Tuesday, 26 September 2017

Our citybreak in Budapest

Our third recent citybreak destination was Budapest in Hungary. We did discover that, not unexpectedly, exploring three cities back-to-back in twelve was A Bit Much so our energy levels flagged here!

Our Airbnb accommodation was a quirky studio flat owned by Bea and Bali. This was the easiest of our checkins as Bali was waiting in the street, waving, as we trudged up the hill with our rucksacks. The flat is well located for sightseeing and, had there not been builders working next door, would have been pretty peaceful too. It had everything we needed although cooking up meals could have been tricky because the kitchen wasn't particularly well equipped. Bali did bring us over a kettle though so we managed just fine. I loved the random vintage decor and sitting out on the roof decking in glorious sunshine. We got too lucky with the weather in Budapest - so hot we melted!

After only strolling down to the riverside to gaze over at the illuminated Parliament building on our first evening, we set out with a real sense of purpose for our first day. Just across the street from our apartment building was the start of a flight of steps leading up to Buda Castle and, I think, some of the oldest streets in Budapest. Some parts of this area are very touristy and others surprisingly empty and peaceful. I loved the white stone of the castle and churches against the blue sky, and the patterned tiled roofs one of which can be seen in this photo. We declined to climb a tall church tower near to here, but did admire an amazing bronze replica of a coronation cloak within its ruined walls. The original fabric cloak is in the national museum and, judging by the detail on its replica, the embroidery must be incredible.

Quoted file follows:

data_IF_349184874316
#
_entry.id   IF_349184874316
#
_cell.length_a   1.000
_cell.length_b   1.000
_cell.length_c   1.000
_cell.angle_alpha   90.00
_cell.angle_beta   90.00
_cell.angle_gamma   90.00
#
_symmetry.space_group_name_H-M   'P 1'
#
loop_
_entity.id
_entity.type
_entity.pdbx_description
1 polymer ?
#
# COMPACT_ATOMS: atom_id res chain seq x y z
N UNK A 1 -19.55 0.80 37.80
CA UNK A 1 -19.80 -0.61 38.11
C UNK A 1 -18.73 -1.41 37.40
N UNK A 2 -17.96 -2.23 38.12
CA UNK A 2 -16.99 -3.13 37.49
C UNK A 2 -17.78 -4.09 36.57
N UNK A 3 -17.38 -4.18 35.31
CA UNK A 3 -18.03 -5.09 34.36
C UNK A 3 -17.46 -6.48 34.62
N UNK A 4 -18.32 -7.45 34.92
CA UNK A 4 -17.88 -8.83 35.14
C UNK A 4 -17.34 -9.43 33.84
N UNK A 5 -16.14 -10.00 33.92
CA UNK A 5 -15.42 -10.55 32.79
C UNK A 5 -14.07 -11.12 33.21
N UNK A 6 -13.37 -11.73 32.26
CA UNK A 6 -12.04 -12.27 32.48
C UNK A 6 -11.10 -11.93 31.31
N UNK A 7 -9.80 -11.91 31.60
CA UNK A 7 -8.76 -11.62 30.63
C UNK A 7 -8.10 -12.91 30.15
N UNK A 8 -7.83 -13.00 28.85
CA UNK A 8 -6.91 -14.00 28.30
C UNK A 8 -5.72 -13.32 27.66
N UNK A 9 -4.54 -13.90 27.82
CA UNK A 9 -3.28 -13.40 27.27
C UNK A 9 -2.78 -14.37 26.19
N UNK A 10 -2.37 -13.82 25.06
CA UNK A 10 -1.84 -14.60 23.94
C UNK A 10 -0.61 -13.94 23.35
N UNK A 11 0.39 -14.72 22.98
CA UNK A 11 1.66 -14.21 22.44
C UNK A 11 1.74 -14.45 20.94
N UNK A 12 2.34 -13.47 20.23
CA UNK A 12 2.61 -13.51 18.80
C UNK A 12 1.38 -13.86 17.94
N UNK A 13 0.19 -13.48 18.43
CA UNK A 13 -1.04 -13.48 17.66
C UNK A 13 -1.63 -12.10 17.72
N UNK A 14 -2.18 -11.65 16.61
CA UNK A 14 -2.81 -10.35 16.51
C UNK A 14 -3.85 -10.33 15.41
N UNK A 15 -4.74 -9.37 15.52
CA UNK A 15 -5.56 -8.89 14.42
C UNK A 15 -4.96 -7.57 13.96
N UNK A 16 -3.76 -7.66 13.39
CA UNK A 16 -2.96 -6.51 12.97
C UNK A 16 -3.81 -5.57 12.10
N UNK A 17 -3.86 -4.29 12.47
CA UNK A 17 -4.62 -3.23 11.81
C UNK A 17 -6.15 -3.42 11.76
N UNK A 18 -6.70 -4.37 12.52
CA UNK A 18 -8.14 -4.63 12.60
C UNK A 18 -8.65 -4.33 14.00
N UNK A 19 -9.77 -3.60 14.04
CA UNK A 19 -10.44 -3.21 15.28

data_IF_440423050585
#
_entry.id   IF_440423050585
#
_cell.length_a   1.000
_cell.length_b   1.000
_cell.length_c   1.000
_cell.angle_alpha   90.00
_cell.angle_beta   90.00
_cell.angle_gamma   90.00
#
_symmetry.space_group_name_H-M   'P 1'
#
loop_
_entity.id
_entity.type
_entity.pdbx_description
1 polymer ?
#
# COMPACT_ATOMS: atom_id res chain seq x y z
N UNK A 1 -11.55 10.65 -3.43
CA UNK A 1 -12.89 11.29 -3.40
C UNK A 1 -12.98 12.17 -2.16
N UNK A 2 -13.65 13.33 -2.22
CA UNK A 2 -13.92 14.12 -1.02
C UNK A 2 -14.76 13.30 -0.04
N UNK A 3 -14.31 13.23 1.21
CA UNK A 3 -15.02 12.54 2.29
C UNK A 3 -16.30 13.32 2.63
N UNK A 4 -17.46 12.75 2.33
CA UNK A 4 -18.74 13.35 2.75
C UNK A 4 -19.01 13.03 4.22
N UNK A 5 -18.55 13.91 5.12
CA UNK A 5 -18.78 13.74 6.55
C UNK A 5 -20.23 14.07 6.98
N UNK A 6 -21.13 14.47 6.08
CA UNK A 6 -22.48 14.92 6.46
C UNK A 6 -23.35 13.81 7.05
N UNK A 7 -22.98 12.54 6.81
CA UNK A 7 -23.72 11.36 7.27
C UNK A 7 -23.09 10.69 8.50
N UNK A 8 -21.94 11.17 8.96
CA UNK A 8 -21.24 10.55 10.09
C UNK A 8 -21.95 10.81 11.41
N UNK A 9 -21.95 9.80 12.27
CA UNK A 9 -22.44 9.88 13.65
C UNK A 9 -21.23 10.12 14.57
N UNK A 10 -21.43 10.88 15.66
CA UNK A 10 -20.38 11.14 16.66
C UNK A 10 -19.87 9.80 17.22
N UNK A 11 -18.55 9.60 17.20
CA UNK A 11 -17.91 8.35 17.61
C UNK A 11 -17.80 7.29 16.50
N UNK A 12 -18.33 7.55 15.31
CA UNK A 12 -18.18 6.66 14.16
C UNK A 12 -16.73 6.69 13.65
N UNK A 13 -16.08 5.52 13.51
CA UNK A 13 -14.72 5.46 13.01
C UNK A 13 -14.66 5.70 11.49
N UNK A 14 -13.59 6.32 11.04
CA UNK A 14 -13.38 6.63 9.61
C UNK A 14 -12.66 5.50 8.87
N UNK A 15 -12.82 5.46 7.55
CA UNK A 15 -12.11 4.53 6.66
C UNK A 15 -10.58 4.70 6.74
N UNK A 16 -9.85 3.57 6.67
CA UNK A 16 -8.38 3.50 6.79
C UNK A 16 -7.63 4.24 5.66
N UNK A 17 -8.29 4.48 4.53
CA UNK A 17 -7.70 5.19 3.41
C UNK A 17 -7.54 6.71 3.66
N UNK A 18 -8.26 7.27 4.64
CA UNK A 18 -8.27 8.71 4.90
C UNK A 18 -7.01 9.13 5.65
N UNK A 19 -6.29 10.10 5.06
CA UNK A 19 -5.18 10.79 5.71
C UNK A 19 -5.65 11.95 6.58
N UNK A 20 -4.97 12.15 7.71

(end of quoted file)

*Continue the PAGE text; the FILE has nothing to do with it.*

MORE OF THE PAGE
Our highlight of the day was visiting a fascinating museum, The Hospital In The Rock, which is somewhere I think every Budapest visitor should tour. It costs about £11 a ticket, but is free for EU nationals aged 70 and over. Fortunately we got there pre-Brexit so Dave could take advantage of this! Originally a series of caves created by waterflow, the underground space was fitted out as a state of the art hospital for the Second World War and was repurposed as a Soviet nuclear bunker in the 1960s. Abandoned as a timecapsule for decades, it is now possible to join guided tours (in English or Magyar) of about a tenth of the facility. Some rooms atmospherically display the caves as a hospital, others contain bunker artefacts, one has a full-size helicopter, and there is also a harrowing Hiroshima exhibition - particularly timely as America and North Korea continue to trade potentially lethal insults. Unfortunately the museum forbids absolutely all photography, presumably because it would slow down the pace of tour groups, so I couldn't take any pics. Click through to the website to catch a glimpse inside.


  1. We drilled down the best Airbnbs to stay at in Hungary: https://www.alltherooms.com/w/2018/01/top-6-airbnbs-hungary/